• 11% of employees have had embarrassing photos taken at work events uploaded to social media.
  • 64% of HR officers have rejected applicants based on their use of social media.
  • 36% of people strongly dislike people who share too much.
  • 27% of Facebook users strongly dislike other people seeing posts they didn’t mean for them to see.
  • 19% of teenagers have posted photos, videos, updates and comments that they’ve later regretted sharing.

Your Guide to Going Private

The key to protecting your photos online is to limit your exposure by rethinking who you allow to see your photos.


Facebook tends to encourage open sharing. Only share photos with a select few by following these steps:

  1. Upload a new photo by clicking Add Photos/Video from the top of your newsfeed.
  2. Click on Upload Photos/Video and select a photo to share. This will appear as a status update.
  3. To control who you want to view the image, on the bottom right, select the default Friends.
  4. Select More Options. This will give you a choice of audiences. If there are certain people you do or don’t want to see the photo, select
  5. Insert the names of your Facebook friends who you want to share the image with, or censor the image from.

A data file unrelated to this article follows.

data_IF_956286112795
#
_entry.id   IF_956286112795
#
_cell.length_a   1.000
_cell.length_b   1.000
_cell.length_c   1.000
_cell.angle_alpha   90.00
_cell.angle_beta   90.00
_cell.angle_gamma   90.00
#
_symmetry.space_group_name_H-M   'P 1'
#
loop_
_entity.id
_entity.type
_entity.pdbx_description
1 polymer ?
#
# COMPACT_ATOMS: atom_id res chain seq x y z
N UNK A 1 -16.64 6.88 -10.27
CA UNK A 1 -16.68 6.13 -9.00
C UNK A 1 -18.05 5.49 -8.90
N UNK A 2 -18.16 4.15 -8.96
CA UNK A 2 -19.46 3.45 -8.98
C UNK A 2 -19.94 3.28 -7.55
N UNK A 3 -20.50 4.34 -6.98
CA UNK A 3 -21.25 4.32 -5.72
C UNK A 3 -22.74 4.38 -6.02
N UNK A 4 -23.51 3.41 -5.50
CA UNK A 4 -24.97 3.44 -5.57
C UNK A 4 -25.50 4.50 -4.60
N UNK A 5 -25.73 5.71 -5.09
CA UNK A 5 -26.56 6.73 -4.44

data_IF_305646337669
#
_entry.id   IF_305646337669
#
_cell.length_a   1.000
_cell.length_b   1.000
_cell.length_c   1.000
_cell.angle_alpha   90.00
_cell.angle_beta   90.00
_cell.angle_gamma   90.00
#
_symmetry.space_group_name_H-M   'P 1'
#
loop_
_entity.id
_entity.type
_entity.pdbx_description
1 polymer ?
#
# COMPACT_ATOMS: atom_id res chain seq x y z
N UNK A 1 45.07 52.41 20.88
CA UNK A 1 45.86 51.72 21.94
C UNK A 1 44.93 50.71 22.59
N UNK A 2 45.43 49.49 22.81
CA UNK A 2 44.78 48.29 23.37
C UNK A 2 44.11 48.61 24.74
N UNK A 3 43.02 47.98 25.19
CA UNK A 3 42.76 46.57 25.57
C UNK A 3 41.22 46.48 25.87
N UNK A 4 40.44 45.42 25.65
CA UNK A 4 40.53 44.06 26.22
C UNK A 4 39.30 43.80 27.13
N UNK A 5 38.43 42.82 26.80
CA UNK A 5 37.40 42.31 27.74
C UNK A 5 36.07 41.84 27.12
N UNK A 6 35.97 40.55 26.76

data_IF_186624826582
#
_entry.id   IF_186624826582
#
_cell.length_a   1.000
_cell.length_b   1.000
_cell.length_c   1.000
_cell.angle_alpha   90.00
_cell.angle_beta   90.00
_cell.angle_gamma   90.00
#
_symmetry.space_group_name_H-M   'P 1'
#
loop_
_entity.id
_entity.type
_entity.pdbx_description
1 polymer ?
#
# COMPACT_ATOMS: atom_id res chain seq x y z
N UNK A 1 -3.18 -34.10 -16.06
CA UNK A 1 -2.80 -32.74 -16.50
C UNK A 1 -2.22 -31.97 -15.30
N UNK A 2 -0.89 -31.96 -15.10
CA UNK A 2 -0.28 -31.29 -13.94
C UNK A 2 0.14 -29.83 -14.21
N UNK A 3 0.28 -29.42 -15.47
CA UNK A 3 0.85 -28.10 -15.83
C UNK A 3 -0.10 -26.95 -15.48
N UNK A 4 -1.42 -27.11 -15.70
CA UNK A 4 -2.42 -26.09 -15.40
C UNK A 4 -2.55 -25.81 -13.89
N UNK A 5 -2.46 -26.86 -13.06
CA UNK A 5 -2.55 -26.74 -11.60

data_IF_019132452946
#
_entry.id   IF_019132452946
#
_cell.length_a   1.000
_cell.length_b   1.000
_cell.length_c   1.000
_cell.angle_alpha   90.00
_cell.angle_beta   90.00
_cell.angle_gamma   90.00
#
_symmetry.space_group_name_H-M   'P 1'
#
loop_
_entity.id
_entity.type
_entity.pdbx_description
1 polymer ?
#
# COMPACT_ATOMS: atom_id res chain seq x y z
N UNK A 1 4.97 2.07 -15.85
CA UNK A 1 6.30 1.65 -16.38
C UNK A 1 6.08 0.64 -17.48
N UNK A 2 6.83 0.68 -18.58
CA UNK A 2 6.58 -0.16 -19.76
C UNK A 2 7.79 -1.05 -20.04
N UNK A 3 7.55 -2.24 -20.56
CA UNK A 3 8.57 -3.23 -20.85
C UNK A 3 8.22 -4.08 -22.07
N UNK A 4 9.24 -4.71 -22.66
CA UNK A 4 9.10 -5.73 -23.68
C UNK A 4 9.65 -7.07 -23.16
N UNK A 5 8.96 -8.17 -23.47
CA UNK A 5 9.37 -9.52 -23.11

To make an album private:

  1. From your profile page, select Photos.
  2. Select Albums to view your existing photos.
  3. Select the sharing option you require. The same privacy setting will be applied to the entire album.

As above, choose Custom to narrow your sharing down to a select few.


Your Twitter account is public by default. To make your photos private, you’ll also need to make your tweets private.

  1. Log in to your account. Click the Settings and help icon in the top right and select Settings.
  2. Under Security and privacy, check Protect my Tweets.
  3. Scroll down and press Save changes.


Instagram can suggest your photo to others based on their followers and similar photos they’ve liked. If you’d rather have more control over who can see your snaps, go private.

  1. Go to your Profile by selecting the icon at the bottom right.
  2. Select Edit Your Profile.
  3. Turn on Posts are Private by sliding right.
  4. Save your changes by selecting
  5. Instagram will ask you for confirmation. Select Yes, I’m sure.


Flickr can be a great place to share your photography, but if you’re taking personal snaps, consider changing your privacy settings.

  1. Log in to your account and select an image from your Photostream.
  2. The photo’s privacy details will be shown at the bottom right-hand corner.
  3. Under Viewing this photo, select Private if you want no one else to view the photo. Otherwise, select between Friends, Family or Friends & Family.
  4. If selecting Friends and/or Family, check who you have listed. Go to People on the top dashboard and click List.
  5. Change relationship settings as necessary.

When it comes to digital photos, it’s too easy to download, copy and repost.

If in doubt, just don’t upload it.


*Figures for Twitter were unavailable. This figure uses the rate of 500m tweets per day x 36% of tweets that contain an image.